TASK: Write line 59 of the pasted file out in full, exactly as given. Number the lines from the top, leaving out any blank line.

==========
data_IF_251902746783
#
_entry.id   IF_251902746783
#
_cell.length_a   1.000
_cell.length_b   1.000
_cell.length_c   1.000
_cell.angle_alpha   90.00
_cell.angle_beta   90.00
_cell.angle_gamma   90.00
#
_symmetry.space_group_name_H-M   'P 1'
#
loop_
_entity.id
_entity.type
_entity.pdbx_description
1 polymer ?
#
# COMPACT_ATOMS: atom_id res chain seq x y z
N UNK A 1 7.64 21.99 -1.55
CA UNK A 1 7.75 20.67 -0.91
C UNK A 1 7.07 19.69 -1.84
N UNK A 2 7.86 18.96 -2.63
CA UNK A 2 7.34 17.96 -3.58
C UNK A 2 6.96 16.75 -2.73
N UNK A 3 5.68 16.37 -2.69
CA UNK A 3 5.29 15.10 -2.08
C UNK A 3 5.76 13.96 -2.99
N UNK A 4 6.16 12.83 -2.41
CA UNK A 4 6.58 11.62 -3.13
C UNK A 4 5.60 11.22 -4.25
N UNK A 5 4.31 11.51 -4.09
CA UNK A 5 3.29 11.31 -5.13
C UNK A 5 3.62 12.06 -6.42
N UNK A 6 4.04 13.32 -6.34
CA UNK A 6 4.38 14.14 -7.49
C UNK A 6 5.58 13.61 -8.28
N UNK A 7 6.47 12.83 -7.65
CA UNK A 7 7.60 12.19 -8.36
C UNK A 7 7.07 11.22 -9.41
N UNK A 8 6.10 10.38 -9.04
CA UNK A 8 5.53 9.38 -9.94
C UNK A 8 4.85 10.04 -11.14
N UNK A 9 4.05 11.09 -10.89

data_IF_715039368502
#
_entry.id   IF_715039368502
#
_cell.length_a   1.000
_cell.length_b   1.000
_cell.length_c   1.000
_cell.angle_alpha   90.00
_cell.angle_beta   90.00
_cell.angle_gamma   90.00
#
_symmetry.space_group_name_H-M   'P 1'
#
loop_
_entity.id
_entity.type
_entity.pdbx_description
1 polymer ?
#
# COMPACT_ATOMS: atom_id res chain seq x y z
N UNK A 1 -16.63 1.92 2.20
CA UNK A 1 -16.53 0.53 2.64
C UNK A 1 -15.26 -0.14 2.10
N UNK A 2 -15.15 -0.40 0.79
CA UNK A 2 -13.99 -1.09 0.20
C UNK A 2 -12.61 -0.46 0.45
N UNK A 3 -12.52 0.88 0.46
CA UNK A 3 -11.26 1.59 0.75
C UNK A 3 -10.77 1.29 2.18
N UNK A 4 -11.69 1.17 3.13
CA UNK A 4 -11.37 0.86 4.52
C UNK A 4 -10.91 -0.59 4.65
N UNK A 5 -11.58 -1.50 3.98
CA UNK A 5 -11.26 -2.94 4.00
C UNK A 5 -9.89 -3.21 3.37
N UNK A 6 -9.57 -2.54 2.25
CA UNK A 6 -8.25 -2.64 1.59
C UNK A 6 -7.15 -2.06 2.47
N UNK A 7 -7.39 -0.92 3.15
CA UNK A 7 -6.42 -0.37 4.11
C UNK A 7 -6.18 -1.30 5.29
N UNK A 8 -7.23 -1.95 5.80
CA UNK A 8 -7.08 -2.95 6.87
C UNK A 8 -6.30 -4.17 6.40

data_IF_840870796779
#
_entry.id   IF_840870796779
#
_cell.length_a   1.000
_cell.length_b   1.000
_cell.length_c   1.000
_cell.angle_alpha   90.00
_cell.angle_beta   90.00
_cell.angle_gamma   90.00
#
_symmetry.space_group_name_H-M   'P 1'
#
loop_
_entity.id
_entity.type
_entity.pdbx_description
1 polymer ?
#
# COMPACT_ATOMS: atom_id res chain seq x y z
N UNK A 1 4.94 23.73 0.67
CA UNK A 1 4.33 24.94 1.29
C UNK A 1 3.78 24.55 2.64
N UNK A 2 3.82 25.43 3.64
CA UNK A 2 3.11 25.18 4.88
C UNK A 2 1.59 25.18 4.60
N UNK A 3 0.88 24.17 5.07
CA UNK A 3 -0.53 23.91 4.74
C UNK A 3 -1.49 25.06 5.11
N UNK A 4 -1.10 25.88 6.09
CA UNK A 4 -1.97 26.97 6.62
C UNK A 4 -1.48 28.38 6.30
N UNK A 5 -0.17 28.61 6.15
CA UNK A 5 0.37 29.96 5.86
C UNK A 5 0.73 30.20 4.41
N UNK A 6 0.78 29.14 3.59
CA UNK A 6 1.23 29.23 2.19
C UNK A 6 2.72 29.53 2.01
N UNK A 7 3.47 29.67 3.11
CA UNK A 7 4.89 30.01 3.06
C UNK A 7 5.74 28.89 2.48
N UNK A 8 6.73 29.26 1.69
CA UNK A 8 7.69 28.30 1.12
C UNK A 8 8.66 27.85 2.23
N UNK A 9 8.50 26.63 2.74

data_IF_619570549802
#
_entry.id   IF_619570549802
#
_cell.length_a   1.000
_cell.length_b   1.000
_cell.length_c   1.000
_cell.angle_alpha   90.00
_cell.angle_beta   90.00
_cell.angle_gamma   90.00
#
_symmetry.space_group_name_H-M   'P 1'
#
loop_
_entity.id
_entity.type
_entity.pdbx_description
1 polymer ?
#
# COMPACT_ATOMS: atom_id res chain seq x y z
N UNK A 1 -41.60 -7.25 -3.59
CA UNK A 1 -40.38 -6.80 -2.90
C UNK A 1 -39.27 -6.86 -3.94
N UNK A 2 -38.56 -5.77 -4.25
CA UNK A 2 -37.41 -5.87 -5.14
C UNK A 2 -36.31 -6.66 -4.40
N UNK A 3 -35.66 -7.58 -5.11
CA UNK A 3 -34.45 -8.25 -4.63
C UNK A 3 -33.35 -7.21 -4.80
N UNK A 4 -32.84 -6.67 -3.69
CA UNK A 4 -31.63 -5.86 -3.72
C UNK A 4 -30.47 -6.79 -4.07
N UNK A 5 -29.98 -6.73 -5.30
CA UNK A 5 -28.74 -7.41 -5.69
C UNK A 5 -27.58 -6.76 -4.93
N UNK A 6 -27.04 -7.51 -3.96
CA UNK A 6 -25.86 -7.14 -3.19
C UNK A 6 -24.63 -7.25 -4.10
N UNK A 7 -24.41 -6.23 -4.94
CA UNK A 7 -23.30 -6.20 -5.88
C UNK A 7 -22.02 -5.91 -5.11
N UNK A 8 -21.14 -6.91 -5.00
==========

loop_